Plot 930 illustrates the third quaternion component of an ECI frame quaternion command generated for the spacecraft 110. Trace 932 represents an example third quaternion component of an ECI frame quaternion command generated from a traditional steering logic. Trace 934 illustrates an example third quaternion component of an ECI frame quaternion command generated from an improved steering logic disclosed herein. Trace 932 represents an increased settling time often encountered while using traditional steering logic approaches, while trace 934 demonstrates improved smooth slew performance and reduced settling time for the slew maneuver.

Plot 940 illustrates the fourth quaternion component of an ECI frame quaternion command generated for the spacecraft 110. Trace 942 represents an example fourth quaternion component of an ECI frame quaternion command generated from a traditional steering logic. Trace 944 illustrates an example fourth quaternion component of an ECI frame quaternion command generated from an improved steering logic disclosed herein. Trace 942 represents an increased settling time often encountered while using traditional steering logic approaches, while trace 944 demonstrates improved smooth slew performance and reduced settling time for the slew maneuver.

Turning now to FIG. 10, a set of plots illustrate attitude control position errors of a spacecraft using both traditional and improved steering logic according to embodiments disclosed herein. Plot 1010 illustrates the roll component in degrees of an attitude control position error associated with the spacecraft 110. Trace 1012 represents an example roll component of an attitude control position error generated from a traditional steering logic. Trace 1014 illustrates an example roll component of an attitude control position error generated from an improved steering logic disclosed herein. The oscillation in trace 1012 represents overshoot and increased settling time often encountered while using traditional steering logic approaches, while trace 1014 demonstrates improved smooth slew performance and reduced settling time for the slew maneuver. Line 605 illustrates the point in time where the spacecraft 110 transitions from the rate control stage to the position and rate control stage. This is the time where the attitude of the spacecraft 110 crosses through the angle limit 160.

Plot 1020 illustrates the pitch component in degrees of an attitude control position error associated with the spacecraft 110. Trace 1022 represents an example pitch component of an attitude control position error generated from a traditional steering logic. Trace 1024 illustrates an example pitch component of an attitude control position error generated from an improved steering logic disclosed herein. The oscillation in trace 1022 represents overshoot and increased settling time often encountered while using traditional steering logic approaches, while trace 1024 demonstrates improved smooth slew performance and reduced settling time for the slew maneuver.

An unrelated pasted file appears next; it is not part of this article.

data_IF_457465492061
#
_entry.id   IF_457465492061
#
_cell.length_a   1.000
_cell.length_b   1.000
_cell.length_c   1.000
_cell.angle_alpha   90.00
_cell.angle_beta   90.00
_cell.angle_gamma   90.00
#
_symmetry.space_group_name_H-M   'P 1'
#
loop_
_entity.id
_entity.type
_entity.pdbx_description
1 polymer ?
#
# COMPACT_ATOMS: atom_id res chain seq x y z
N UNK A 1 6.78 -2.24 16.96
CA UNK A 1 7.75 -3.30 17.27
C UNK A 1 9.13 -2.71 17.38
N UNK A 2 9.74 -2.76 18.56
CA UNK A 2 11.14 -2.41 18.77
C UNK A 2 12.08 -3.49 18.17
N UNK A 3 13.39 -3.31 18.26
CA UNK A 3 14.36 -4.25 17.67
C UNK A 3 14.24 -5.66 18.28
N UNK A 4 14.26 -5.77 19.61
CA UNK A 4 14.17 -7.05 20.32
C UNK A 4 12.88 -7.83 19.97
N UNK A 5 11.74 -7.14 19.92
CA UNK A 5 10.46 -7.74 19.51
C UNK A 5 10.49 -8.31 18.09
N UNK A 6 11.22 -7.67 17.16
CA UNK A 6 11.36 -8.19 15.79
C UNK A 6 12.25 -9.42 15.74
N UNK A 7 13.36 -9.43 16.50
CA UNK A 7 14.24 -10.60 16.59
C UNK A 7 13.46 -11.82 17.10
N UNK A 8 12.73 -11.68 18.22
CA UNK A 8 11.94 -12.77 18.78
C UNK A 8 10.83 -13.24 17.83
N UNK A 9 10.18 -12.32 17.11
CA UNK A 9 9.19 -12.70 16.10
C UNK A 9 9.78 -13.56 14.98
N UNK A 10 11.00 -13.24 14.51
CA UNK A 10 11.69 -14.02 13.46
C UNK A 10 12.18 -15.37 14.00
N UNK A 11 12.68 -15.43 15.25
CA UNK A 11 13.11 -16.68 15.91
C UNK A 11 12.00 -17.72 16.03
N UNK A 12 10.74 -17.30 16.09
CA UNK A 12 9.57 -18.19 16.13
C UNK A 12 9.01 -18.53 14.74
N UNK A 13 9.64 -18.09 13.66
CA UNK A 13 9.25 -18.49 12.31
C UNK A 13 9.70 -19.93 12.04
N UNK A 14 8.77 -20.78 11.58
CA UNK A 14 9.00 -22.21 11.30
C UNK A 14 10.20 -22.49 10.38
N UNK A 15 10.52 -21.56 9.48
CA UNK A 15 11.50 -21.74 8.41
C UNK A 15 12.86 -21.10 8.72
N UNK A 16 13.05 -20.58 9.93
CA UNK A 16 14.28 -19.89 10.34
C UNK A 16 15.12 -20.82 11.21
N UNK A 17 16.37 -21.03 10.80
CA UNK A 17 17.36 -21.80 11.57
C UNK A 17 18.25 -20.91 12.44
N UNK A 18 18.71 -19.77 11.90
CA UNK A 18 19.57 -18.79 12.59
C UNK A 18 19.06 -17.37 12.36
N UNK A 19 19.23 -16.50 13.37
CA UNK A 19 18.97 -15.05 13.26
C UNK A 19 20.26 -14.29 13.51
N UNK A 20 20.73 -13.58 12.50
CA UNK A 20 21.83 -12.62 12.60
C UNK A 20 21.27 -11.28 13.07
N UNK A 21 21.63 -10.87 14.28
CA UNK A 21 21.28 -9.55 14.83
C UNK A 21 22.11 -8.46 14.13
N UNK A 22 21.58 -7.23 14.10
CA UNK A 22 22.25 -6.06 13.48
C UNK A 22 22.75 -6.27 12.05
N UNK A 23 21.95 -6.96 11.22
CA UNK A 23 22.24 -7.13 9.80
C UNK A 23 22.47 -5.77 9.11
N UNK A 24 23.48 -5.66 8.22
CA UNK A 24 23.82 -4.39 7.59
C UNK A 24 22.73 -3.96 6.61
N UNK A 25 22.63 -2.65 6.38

Plot 1030 illustrates the yaw component in degrees of an attitude control position error associated with the spacecraft 110. Trace 1032 represents an example yaw component of an attitude control position error generated from a traditional steering logic. Trace 1034 illustrates an example yaw component of an attitude control position error generated from an improved steering logic disclosed herein. The oscillation in trace 1032 represents overshoot and increased settling time often encountered while using traditional steering logic approaches, while trace 1034 demonstrates improved smooth slew performance and reduced settling time for the slew maneuver.

Turning now to FIG. 11, additional details will be provided regarding the embodiments presented herein for improved steering logic for space craft slew maneuvers. In particular, FIG. 11 is a flow diagram showing a routine 1100 that illustrates aspects of a process for improved slew steering logic according to embodiments presented herein. It should be appreciated that the logical operations described herein are implemented (1) as a sequence of computer implemented acts or program modules running on a computing system and/or (2) as interconnected machine logic circuits or circuit modules within the computing system. The implementation is a matter of choice dependent on the performance and other operating parameters of the computing system. Accordingly, the logical operations described herein are referred to variously as operations, structural devices, acts, or modules. These operations, structural devices, acts and modules may be implemented in software, in firmware, in special purpose digital logic, and any combination thereof It should also be appreciated that more or fewer operations may be performed than shown in the figures and described herein. These operations may also be performed in parallel, or in a different order than those described herein.